June 25, 1852

in Thoreau’s Journal:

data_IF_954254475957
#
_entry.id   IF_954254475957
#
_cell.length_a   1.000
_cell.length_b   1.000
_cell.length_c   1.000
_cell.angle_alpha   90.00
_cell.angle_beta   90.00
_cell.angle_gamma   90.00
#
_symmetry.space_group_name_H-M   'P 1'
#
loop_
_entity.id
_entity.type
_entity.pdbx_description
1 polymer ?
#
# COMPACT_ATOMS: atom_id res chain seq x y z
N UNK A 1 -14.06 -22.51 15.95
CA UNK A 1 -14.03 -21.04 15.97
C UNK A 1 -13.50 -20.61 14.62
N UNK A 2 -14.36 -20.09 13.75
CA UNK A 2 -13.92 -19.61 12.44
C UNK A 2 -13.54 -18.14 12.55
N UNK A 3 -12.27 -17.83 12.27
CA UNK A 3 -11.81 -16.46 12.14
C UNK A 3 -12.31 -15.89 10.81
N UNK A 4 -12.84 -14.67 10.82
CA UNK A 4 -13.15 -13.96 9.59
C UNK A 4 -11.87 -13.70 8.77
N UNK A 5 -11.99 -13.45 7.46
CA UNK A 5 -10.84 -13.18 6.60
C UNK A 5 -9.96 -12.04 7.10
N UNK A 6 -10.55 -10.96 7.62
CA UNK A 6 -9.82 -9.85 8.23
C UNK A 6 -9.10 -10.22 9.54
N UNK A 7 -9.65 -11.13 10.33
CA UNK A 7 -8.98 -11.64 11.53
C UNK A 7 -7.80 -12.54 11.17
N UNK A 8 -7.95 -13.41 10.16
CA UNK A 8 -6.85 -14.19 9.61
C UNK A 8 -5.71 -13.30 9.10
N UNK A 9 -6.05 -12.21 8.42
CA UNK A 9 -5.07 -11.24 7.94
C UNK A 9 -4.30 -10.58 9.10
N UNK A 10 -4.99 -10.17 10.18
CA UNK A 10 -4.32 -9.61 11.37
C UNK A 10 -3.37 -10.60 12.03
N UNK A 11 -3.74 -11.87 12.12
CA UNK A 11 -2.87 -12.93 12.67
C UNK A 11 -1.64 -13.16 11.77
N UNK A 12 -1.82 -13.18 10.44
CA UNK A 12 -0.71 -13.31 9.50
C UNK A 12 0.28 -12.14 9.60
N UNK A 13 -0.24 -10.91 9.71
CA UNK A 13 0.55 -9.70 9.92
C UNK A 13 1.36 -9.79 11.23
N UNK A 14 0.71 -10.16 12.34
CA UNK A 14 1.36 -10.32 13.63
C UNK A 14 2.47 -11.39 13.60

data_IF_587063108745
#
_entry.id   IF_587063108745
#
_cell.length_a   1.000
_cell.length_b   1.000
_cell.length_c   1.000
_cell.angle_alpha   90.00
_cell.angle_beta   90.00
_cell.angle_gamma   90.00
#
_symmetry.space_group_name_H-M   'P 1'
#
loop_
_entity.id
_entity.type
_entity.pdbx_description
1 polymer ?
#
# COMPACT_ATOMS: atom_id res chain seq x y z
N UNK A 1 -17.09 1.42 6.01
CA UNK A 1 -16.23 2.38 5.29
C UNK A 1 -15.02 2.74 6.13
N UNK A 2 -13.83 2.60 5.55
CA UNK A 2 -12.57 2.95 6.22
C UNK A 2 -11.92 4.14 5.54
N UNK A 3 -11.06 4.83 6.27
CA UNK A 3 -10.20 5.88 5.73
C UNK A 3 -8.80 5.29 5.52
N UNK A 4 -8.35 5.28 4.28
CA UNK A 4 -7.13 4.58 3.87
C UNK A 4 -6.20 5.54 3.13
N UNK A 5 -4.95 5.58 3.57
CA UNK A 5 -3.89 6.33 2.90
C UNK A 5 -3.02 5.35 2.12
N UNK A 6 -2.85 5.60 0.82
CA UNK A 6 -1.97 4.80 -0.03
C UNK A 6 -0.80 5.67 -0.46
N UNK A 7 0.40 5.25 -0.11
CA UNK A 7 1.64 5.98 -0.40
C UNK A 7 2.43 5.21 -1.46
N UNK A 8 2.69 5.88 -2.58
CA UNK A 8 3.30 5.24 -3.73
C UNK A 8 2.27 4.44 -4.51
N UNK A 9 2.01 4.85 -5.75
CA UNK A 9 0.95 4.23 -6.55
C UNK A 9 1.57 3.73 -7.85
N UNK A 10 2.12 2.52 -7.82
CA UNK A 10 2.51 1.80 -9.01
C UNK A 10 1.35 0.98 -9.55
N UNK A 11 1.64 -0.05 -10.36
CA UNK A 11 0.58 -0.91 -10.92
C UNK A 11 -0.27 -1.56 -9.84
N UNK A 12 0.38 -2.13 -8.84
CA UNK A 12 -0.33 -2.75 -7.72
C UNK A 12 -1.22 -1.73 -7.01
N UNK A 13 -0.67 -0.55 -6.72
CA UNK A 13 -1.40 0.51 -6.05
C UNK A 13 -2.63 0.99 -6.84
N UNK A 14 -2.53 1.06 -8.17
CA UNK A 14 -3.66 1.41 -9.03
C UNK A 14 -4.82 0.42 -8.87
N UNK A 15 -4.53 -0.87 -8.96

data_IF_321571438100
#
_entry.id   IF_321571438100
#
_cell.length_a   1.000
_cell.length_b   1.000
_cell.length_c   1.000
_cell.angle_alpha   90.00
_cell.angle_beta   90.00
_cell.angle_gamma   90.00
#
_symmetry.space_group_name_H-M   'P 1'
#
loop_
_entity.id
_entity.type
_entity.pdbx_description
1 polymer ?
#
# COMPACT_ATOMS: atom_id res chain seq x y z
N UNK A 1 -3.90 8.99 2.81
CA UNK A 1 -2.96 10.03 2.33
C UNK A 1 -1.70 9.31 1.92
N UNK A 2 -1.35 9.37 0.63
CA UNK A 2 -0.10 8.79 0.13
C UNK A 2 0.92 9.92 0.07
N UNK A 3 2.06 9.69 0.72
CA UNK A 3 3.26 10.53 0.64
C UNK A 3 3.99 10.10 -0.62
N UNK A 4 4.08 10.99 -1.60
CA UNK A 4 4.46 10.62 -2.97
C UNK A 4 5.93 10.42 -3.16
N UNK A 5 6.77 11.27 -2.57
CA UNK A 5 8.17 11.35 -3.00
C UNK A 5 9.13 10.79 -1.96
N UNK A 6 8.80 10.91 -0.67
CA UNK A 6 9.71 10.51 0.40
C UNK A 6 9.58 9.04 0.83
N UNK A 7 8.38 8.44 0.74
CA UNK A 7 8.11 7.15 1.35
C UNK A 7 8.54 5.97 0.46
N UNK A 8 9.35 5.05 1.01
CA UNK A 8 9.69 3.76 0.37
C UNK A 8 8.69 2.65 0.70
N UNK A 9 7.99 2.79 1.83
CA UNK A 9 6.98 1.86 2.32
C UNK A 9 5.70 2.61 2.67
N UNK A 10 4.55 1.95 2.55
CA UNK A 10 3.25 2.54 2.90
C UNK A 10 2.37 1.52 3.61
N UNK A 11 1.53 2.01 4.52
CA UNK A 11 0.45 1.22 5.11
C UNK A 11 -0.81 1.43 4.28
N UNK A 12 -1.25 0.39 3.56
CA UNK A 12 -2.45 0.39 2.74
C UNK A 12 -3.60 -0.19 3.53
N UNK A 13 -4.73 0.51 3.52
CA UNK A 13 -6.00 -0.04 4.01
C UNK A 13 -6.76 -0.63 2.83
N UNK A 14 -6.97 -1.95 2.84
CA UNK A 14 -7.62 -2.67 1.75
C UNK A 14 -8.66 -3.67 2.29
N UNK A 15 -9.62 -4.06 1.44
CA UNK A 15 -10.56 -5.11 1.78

Methinks roses oftenest display their bright colors which invariably attract all eyes and betray them, against a dark ground, as the dark green or the shady recesses of other bushes and copes, where they show to best advantage. Their enemies do not spare the open flower for an hour. Hence if for no other reason, their buds are most beautiful. Their promise of perfect and dazzling beauty, when their buds are just beginning to expand, beauty which they can hardly contain, as in most youths, commonly surpasses the fulfillment of their expanded flowers. The color shows fairest and brightest in the bud. The expanded flower has no higher or deeper tint than the swelling bud exposed. This raised a dangerous expectation. The season when wild roses are in bloom should have some preeminence, I think.

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